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Figaro rips the innards out of things people say and reveals the rhetorical tricks and pratfalls. For terms and definitions, click here.
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    We Are What We Watch

    videoglasses.jpgQuote:  “It’s the Netflix version of the divided soul:  The end of your list is the person you want to be — Eraserhead, the eight-hour BBC Bleak House, the complete Werner Herzog — while the top is the person you actually are: Wedding Crashers, Scary Movie 4, The Bridges of Madison County.”
    Sam Anderson in Slate.

    Figure of Speech:  synecdoche (sin-EC-do-kee), the part-whole swap.  From the Greek, meaning “swap.”

    Netflix lets you invite friends to see your queue — the list of DVDs you want the service to send you in the mail.  Writer Sam Anderson has a funny piece in Slate about how much that queue can reveal.  He makes a collection of movies stand for a person’s soul:  a perfect synecdoche.

    The figure is one of the most important of all, because it uses our brains’ predilection for shortcuts.  Our senses detect a white mansion in Washington, D.C., or a bunch of trees, and our noggins transform these limited data into presidencies or forests.  Similarly, the synecdoche lets the Star Wars Trilogy and the first season of Gray’s Anatomy define an entire personality.

    Which means that the medium is no longer just the message; it’s also sender and recipient.  You know those thrillers about robots taking over the world?  It’s happened already.  We have seen the robots, and they are us.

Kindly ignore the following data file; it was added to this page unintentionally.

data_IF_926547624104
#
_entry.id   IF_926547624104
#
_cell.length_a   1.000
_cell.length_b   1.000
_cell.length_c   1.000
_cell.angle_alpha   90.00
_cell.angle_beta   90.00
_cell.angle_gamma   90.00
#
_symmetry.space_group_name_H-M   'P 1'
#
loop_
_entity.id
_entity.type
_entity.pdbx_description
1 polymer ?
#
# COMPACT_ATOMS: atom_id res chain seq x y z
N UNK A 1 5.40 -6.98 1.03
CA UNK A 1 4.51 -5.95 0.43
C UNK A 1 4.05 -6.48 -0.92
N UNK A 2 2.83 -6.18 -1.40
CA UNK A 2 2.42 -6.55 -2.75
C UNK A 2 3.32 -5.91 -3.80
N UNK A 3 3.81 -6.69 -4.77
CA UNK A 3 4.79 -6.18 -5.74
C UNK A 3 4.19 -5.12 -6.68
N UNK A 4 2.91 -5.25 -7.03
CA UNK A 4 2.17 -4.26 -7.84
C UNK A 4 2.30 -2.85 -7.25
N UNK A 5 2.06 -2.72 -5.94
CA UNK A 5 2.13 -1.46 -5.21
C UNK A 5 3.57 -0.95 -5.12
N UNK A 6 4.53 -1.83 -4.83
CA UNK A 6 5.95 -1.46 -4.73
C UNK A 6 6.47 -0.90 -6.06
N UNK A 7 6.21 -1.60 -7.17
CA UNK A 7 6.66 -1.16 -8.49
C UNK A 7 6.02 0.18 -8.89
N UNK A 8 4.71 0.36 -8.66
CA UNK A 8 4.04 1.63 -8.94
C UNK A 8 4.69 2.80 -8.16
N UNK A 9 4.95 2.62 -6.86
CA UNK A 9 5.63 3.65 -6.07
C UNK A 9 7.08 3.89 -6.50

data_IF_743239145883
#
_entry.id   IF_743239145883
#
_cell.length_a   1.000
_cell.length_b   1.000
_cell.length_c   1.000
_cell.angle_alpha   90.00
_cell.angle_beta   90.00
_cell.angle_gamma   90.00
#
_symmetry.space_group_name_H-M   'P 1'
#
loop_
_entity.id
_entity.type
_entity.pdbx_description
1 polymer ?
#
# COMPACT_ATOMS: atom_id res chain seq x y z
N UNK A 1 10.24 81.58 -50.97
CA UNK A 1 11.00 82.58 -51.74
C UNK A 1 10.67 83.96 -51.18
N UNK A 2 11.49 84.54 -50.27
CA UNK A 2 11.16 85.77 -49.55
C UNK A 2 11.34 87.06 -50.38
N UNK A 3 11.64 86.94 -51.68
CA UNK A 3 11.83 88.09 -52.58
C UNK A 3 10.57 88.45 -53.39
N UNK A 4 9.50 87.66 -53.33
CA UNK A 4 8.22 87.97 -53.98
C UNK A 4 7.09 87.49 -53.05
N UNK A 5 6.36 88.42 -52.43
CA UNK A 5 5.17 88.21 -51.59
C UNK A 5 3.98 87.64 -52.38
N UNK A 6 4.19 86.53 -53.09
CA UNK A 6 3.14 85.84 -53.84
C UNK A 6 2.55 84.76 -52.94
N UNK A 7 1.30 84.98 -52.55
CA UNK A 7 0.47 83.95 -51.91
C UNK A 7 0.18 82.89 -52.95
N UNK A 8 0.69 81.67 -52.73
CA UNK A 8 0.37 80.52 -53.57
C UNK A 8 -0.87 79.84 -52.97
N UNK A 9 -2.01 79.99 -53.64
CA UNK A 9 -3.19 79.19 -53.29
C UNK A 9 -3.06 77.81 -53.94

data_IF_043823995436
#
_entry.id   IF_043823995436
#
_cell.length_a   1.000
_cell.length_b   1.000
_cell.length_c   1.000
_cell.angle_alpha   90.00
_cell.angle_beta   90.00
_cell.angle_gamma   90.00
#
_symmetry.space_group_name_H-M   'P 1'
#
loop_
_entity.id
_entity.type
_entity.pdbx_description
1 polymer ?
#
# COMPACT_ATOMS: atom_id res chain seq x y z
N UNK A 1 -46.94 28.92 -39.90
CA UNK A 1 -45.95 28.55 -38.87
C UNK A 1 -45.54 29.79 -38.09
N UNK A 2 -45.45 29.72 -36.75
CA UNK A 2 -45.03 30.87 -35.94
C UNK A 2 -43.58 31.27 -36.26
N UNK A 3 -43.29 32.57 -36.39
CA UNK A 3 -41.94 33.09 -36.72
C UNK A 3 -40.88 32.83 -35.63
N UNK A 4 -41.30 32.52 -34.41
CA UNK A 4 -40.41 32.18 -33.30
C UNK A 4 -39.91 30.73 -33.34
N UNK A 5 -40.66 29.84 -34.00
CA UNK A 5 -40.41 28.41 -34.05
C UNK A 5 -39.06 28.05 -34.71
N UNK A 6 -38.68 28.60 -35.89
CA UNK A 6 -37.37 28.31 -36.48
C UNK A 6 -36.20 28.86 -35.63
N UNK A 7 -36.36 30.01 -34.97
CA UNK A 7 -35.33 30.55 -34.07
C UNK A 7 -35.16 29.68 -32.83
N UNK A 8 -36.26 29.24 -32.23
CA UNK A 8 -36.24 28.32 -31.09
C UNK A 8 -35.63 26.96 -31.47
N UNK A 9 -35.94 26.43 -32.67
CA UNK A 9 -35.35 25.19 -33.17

Snappy Answer:  Did you spot that Amelie in the black dress?  Turns out she’s just a Legally Blonde.

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    Reader Comments (2)

    Wouldn't that be more metonymy? I guess it could be synecdoche if you consider your Netflix queue part of you.

    September 15, 2006 | Unregistered CommenterEric
    Yes, I debated with Figaro (i.e., myself) about that. A synecdoche swaps genus and species, while a metonymy swaps a characteristic of the thing for the thing itself.

    We (Figaro and I) decided that, since we're talking about a sum of parts, it's more of a synecdoche.
    September 15, 2006 | Unregistered CommenterFigaro

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